How about this for a victory photograph taken in Gosport at the end of the Second World War? I can just imagine some hard sergeant-major screaming at these German prisoners of war as they march through the streets of Gosport.
'Left, left, left, right, left. Pick those feet up!’ Can anyone identify the street for me?
I don’t know, but I wonder if they came over from Normandy after they were captured in the aftermath of D.Day?
I’m sure many of them were glad it was all over for them and that at least they might see their families again at some future date.
• Apart from mid-summer most of the strawberries we now pick up in supermarkets come from abroad and are somewhat insipid after being chilled for export.
It was not always like this of course. At one time Hampshire was the place to grow strawberries and the only way to get them to market was by train.
From places like Swanwick, as shown in this photograph, they could possibly end up in the London markets at Covent Garden.
No doubt the fruit was sent to many other places across England with the guard on the train no doubt taking his share.
In this scene we are in the approach road to the railway sidings with the fruit-laden carts waiting to be unloaded.
The field in the background was about to auctioned at a local hotel although I cannot make out its name.
• I have published other photographs of the same location but never with such a good view looking down Gladys Avenue at North End, Portsmouth.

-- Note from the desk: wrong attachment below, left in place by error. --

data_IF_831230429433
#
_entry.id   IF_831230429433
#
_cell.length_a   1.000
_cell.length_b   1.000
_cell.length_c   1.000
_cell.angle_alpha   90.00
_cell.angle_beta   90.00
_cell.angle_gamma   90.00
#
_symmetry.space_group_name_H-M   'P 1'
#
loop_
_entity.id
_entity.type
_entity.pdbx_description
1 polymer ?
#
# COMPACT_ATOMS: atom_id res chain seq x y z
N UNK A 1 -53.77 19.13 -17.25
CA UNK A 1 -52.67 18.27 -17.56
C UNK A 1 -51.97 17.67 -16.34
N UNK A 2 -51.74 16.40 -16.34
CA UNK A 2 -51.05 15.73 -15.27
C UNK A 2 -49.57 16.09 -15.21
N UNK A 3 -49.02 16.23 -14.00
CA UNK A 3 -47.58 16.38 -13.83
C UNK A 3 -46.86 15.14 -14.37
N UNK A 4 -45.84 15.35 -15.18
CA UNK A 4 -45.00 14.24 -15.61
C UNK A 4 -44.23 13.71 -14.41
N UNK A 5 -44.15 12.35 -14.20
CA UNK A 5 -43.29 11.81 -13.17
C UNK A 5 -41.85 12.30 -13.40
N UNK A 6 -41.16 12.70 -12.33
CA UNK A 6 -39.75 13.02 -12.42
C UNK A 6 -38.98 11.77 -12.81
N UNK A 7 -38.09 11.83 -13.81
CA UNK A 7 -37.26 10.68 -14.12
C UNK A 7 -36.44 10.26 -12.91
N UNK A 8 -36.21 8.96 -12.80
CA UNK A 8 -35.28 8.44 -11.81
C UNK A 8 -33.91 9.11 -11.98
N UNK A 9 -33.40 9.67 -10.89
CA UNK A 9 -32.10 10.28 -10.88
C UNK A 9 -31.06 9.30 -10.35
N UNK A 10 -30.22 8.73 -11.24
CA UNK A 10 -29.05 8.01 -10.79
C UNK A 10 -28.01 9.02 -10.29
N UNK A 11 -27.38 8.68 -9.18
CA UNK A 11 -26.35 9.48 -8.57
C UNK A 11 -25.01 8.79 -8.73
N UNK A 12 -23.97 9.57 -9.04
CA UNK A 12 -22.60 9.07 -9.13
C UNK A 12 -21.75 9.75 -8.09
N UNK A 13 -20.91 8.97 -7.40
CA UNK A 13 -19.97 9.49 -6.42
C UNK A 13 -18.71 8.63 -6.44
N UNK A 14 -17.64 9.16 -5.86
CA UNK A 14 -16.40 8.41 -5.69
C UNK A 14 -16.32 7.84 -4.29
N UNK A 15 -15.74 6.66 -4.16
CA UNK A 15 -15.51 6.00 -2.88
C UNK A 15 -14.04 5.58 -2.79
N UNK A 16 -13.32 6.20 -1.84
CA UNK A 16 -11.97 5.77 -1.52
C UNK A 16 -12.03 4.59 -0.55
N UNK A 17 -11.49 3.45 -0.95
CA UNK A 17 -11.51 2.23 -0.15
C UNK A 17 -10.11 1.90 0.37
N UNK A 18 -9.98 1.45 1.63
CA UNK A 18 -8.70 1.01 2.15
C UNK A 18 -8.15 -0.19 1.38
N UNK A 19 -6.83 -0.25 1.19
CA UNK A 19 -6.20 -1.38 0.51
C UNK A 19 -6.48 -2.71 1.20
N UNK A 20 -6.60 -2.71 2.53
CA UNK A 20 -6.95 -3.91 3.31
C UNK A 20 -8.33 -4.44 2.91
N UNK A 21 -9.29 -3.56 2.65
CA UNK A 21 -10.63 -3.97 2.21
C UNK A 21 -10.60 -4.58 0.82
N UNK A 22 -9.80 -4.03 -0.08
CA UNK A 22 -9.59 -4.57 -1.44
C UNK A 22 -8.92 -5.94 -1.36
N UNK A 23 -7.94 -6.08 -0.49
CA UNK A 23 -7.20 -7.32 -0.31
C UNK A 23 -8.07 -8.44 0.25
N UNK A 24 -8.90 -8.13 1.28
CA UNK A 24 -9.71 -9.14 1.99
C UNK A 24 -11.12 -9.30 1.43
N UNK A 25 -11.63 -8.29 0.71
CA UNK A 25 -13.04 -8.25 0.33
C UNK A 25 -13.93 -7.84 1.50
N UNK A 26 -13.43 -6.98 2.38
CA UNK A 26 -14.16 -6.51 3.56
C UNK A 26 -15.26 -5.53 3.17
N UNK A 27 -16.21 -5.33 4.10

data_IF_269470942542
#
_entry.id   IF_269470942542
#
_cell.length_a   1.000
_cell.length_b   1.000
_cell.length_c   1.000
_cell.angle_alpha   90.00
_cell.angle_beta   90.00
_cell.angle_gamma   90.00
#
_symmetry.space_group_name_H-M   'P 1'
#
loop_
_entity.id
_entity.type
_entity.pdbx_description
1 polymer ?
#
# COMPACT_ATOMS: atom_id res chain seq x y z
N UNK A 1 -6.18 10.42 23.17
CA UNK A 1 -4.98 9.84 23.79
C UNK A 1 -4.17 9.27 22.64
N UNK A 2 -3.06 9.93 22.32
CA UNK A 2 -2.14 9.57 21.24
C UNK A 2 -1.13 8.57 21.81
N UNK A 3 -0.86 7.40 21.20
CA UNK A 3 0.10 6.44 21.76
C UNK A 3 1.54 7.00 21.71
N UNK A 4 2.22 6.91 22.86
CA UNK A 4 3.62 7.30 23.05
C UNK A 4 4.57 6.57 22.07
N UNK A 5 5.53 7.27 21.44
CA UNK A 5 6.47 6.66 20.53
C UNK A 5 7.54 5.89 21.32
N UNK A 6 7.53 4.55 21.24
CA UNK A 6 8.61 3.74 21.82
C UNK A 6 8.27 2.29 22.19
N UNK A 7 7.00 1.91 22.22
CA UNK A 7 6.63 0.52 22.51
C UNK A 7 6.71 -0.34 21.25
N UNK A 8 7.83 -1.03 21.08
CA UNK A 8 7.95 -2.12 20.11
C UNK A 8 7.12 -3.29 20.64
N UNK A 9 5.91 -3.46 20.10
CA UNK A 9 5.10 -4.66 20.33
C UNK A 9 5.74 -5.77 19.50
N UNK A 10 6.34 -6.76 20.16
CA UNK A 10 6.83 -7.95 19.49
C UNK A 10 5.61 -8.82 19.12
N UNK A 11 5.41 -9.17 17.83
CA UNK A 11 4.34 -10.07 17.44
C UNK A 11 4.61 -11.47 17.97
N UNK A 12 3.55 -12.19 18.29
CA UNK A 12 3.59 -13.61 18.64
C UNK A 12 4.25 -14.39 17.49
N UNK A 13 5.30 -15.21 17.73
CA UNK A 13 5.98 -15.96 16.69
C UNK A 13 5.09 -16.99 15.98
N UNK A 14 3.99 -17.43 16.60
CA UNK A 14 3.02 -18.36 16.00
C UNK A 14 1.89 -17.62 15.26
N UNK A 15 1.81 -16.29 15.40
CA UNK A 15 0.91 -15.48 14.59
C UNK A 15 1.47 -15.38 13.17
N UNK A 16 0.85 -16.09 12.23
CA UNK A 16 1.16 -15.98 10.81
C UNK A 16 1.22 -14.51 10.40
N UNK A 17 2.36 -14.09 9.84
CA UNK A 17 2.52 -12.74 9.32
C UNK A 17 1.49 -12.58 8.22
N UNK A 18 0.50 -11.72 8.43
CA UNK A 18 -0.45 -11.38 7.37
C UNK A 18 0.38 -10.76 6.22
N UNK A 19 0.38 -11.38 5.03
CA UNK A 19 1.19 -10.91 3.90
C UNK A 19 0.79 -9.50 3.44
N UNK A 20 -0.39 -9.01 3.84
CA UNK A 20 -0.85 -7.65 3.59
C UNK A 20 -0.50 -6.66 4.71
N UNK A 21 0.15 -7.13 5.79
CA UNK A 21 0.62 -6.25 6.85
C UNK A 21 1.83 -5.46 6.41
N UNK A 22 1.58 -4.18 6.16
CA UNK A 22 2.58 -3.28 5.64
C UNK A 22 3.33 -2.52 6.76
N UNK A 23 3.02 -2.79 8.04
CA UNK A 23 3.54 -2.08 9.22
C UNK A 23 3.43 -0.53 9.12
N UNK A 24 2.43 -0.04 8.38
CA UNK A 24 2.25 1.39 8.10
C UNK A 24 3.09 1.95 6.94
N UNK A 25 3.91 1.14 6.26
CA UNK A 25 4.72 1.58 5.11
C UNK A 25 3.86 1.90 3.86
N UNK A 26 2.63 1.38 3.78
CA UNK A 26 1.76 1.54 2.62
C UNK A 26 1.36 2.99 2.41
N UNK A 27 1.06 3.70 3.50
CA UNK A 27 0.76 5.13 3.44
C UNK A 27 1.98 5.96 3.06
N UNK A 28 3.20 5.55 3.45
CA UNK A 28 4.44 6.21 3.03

Tram number 40 has just left the depot heading for the junction while another appears to be entering the depot.
When the depot was demolished houses built on the site were named White’s Court after Mr AW White who used to live in the big house on the right.
He was the founding father of Portsmouth Tramways in 1865.
• The marvellous final photograph shows the legendary battle-cruiser HMS Hood entering Portsmouth Harbour. Unfortunately I have no date.
What a sight it must have been for Portsmouth ship-watchers when she came in and went out. For she was the largest ship of her time and, like the Titanic, was thought to be unsinkable.
Unfortunately modern German ships had no respect for great names and the Mighty Hood, as she was nicknamed, was sunk by gunnery from the German battleship Bismark in the Denmark Strait on May 21, 1941, with the loss of 1,415 men. There were just three survivors.